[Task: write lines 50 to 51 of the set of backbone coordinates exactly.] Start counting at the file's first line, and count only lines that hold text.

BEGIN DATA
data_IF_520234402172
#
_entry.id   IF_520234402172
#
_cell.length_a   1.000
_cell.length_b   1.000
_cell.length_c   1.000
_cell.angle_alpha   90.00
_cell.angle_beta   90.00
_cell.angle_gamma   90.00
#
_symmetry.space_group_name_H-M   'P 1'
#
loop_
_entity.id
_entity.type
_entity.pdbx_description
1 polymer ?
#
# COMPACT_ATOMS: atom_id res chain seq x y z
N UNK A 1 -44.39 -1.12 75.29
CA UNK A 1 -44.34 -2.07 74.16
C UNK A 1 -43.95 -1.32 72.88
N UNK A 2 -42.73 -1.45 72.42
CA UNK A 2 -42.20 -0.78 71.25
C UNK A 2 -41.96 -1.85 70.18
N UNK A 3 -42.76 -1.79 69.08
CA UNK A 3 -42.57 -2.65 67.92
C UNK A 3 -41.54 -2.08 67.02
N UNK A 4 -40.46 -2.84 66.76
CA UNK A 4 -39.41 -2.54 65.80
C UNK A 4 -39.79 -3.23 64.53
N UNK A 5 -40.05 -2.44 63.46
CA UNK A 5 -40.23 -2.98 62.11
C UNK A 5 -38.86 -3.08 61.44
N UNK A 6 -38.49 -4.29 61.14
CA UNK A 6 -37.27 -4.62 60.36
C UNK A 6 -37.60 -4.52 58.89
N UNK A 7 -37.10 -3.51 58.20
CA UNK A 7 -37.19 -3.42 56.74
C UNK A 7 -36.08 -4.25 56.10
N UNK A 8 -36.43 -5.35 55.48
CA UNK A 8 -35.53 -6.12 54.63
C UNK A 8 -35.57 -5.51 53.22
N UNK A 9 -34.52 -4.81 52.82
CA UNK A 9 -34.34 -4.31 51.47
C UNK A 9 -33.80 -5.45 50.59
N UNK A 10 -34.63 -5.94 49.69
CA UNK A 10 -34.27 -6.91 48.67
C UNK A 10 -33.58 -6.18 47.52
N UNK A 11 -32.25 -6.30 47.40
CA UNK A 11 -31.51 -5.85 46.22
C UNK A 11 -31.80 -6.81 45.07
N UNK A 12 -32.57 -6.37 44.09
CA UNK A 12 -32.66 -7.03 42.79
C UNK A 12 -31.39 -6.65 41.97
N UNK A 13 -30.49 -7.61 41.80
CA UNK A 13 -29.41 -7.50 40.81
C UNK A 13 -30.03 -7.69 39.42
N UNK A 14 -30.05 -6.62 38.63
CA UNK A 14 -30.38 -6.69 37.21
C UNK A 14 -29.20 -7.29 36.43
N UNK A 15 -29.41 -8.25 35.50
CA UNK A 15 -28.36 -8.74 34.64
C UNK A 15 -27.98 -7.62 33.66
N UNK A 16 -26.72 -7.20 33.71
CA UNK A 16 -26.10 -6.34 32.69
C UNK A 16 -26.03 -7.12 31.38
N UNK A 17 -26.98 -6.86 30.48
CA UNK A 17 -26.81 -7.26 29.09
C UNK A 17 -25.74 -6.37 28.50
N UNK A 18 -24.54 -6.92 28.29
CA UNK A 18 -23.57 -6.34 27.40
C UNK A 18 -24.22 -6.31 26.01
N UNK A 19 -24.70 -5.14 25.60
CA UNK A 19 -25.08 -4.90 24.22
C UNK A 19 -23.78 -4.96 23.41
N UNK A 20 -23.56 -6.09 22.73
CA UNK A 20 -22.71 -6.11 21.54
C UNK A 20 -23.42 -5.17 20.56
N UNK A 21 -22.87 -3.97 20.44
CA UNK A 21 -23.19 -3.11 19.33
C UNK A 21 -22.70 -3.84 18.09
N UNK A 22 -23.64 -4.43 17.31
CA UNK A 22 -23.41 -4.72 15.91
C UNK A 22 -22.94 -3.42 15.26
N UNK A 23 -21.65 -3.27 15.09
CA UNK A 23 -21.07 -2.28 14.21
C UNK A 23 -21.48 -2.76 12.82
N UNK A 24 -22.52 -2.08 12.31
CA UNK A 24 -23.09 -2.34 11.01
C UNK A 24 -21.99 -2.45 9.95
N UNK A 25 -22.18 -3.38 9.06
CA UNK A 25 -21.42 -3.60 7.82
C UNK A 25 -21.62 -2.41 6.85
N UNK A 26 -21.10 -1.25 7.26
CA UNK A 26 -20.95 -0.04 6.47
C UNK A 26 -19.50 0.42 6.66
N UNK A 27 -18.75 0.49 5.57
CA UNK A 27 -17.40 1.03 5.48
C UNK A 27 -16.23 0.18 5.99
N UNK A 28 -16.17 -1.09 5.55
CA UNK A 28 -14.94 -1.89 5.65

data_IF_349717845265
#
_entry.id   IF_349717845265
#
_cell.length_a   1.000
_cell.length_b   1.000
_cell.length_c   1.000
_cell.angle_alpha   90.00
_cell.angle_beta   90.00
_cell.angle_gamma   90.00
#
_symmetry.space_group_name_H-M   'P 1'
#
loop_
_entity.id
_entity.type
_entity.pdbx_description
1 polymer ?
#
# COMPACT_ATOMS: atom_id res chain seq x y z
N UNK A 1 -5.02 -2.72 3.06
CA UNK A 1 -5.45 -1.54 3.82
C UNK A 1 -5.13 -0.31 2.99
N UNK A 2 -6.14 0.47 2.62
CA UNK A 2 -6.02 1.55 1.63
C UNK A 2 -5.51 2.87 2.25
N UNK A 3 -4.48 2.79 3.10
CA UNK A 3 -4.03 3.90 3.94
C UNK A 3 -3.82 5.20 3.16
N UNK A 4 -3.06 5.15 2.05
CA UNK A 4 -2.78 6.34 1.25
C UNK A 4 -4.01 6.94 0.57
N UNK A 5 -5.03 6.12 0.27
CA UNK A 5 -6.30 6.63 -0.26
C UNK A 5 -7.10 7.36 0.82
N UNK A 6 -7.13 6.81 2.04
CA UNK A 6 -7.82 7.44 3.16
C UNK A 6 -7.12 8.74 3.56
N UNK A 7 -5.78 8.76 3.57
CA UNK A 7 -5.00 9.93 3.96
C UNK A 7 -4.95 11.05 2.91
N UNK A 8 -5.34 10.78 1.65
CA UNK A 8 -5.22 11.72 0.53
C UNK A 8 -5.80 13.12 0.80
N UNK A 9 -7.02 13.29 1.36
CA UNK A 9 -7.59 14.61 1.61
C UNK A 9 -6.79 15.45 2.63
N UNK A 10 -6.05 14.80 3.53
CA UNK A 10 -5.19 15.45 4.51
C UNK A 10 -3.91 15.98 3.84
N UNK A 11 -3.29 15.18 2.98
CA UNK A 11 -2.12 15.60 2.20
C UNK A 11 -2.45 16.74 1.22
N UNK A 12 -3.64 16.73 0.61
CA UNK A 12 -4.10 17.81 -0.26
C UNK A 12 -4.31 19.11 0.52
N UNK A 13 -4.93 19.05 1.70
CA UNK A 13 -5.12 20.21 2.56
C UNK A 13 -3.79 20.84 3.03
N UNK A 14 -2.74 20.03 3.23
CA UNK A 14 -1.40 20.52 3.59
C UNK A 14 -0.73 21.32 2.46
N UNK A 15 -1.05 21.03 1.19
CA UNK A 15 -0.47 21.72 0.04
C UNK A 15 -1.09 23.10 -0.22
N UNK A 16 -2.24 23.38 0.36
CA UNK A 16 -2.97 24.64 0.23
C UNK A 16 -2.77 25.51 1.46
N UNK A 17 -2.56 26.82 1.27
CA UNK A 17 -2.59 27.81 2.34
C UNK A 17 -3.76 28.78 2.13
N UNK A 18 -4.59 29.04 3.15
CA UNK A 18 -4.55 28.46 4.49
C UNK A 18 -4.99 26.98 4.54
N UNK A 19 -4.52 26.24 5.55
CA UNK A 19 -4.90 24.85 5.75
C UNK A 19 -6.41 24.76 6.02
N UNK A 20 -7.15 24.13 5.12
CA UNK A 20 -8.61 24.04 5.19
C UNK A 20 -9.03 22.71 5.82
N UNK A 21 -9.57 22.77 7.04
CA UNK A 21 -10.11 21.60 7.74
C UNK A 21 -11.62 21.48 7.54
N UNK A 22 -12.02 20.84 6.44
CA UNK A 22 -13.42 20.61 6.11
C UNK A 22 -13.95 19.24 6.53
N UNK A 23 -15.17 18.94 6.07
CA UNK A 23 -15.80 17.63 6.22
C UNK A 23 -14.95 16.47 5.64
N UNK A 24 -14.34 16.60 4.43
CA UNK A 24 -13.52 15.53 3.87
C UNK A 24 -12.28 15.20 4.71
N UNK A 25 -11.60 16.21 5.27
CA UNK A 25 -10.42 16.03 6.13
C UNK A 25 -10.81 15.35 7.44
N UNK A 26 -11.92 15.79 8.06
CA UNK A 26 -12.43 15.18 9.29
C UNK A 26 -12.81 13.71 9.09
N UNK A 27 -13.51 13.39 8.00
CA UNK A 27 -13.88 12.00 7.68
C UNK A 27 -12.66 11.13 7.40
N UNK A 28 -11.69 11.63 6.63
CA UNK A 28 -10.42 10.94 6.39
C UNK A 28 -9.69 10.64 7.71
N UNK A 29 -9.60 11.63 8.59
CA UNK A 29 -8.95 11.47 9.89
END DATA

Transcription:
C UNK A 10 -33.58 -6.18 47.52
N UNK A 11 -32.25 -6.30 47.40